10 – Limit your sweets, and use minimally processed, nutrient-rich sweeteners such as raw honey, grade B maple syrup, or unrefined cane sugar called Rapadura.

11 – Choose raw milk and cream from grass-fed cows over pasteurized dairy.

12 – Don’t fear (real) salt – Choose a high quality sea salt -like a moist grey Celtic. It’s full of essential minerals and does not contribute to health issue like it’s powdery white modern cousin.

13 – Consume broth with abandon!  Broth made from scratch is easy to make, rich in minerals and gelatin, adds flavorful depth to your meals with soups, stews, and sauces, and is a money saver too.

14 – Eat meat, but know your source. Factory raised meat and poultry should be entirely avoided, which means passing on meat at most restaurants.  Choose fish that are wild and sustainable.

15 – If you are a vegetarian, you should take extra care to follow #1-12 above, and consider taking a cod liver oil supplement for fat soluble vitamins not found in vegetable sources.

16 – Eat with joy!  How we eat is just as important as what we eat, so be present while you are munching and enjoy every bite.

You may find many ideas on this site that conflict with mainstream nutritional teachings – because many of the commonly held ‘facts’ surrounding modern diet are flatly wrong.

For example, did you know that saturated fat is not the root of all evil and is, in fact, essential to human health?  Or that soy is an unacceptable food source unless it’s been properly fermented?

Welcome to ‘Real’ food, where your plate is blessed with nourishing delicious morsels, and your dinner conversation might occasionally delve into the stark contrast between modern dietary politics and what actually taste good and feels right in your body.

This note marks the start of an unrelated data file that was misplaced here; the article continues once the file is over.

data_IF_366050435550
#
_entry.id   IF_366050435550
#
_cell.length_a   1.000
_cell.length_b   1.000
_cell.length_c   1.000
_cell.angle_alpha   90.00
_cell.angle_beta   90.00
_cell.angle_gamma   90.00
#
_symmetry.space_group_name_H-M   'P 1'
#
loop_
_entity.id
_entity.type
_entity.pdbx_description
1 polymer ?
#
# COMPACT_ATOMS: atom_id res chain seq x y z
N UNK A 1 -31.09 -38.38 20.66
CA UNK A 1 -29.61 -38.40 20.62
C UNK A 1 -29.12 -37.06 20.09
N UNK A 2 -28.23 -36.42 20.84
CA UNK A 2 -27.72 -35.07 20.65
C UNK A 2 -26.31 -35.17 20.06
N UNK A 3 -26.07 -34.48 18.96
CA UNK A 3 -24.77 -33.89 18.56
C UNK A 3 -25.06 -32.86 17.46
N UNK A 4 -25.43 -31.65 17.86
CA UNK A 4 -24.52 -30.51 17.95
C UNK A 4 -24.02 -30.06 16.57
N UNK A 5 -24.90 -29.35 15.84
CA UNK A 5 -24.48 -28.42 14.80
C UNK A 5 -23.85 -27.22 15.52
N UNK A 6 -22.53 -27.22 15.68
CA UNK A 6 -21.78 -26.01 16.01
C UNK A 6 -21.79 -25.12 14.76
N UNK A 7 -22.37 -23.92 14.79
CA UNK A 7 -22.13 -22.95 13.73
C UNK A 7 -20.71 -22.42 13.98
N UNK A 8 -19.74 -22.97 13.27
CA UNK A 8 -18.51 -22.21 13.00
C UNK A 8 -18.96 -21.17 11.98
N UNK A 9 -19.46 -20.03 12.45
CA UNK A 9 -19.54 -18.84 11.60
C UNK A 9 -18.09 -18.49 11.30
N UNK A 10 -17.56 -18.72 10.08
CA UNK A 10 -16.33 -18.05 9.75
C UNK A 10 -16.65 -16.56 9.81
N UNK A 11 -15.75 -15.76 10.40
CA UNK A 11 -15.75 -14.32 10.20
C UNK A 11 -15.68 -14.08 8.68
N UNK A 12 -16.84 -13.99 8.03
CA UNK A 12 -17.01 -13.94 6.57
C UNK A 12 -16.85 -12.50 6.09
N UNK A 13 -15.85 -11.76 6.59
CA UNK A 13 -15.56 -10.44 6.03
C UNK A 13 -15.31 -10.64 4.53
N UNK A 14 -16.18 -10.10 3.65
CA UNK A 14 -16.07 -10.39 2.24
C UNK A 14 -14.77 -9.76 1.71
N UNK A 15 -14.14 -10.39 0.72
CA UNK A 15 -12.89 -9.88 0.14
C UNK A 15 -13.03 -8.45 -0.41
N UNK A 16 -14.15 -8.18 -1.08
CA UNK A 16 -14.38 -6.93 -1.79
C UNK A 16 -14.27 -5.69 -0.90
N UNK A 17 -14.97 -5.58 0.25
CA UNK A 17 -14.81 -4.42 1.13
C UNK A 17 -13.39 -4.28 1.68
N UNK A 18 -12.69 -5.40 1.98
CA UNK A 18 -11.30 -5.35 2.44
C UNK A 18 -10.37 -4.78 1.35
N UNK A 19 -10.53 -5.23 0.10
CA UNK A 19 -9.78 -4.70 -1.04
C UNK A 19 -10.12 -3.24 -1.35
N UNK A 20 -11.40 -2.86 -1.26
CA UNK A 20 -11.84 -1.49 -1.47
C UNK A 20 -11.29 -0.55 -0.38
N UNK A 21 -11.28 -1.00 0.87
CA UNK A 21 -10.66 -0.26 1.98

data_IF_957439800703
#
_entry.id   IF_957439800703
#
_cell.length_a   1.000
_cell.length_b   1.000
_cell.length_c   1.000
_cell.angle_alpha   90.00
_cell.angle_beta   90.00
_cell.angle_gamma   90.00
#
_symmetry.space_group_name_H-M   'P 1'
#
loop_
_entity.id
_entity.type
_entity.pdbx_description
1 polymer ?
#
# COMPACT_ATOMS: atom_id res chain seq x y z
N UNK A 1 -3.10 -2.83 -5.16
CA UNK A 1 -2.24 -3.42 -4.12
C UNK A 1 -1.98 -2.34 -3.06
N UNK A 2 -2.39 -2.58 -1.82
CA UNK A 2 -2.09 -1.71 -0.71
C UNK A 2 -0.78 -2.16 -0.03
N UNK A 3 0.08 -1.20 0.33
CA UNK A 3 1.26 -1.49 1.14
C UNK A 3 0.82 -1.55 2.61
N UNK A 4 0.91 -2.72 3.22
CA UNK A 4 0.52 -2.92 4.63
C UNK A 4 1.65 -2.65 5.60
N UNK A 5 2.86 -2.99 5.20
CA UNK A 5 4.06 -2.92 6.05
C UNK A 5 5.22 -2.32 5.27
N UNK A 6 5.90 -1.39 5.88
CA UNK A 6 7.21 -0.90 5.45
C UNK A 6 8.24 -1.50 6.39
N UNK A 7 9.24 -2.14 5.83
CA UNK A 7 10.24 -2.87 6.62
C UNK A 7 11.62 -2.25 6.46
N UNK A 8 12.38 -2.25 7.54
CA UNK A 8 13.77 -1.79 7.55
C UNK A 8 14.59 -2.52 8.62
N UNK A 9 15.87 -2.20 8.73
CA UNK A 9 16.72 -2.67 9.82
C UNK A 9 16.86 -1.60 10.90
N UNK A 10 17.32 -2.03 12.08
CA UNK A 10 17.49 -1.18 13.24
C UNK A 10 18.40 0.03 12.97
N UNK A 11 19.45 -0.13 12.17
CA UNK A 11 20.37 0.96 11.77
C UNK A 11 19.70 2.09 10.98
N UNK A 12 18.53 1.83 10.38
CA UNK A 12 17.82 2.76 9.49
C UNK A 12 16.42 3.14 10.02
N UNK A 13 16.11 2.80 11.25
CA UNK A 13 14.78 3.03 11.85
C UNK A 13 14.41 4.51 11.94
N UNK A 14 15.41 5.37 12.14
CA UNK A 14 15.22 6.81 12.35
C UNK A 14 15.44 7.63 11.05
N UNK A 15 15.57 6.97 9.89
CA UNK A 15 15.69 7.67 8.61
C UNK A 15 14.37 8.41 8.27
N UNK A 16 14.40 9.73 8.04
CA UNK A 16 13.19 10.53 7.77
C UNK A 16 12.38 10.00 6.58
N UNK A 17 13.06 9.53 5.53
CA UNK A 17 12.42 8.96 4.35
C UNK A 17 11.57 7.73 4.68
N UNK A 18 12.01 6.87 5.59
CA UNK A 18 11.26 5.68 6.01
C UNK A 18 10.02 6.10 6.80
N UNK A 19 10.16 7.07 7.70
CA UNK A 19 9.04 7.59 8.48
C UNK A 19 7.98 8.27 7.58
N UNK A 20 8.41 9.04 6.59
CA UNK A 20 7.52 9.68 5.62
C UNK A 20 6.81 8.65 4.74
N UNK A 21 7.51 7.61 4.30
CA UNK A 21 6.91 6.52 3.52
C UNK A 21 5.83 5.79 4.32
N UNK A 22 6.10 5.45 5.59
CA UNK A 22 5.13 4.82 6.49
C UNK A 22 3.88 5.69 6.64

Want to learn more about Real food?

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Comments

  1. andrea says

    STOP FEEDING OUR CHILDREN PESTICIDES! CHOOSE ORGANIC ONLY! AND STOP SPRAYING PESTICDES IN YOUR YARDS PEOPLE! ALSO, STOP ALL THE DOCTOR VISITS WITH MEDICINES! FIND A GOOD HOLISTIC CHIROPRACTOR THAT WILL TREAT YOUR WHOLE BODY, NOT JUST GIVE ADJUSTMENTS! MY FAMILY DOES NOT EVEN TAKE ADVIL OR TYLENOL! LOVE OUR CHILDREN FOLKS!! STOP THE IGNORANCE!!!

  2. Jessica says

    I just discovered your website, and I think I’m in love with you! :) I’m excited to dive into your various topics, because I trust you already, and love the way you write. Thank you!!

  3. Stacy says

    Hi! I love this site! I love your facebook page as well, which is how i found this post on Real Food. I have a question regarding raw dairy… I know it’s definitely the preferred way to consume it, but in my state of Michigan, it is illegal to buy/sell raw milk. The way around this is to either have your own dairy cow (not an option where I live) or to buy into a dairy co-op (there are none in my area). We are able to buy raw cheese, which we do, and all of the dairy we buy is from grass-fed cows. Our milk is whole and unhomogonized, but is pasteurized — it’s the best we can do. Are we receiving any of the benefits of the milk? What is your advice to people who have no access to raw milk?

    • says

      Hi Stacy – Thanks for you comment! If you can’t get raw, make sure you are getting dairy products from pasture-raised, grass fed cows. :)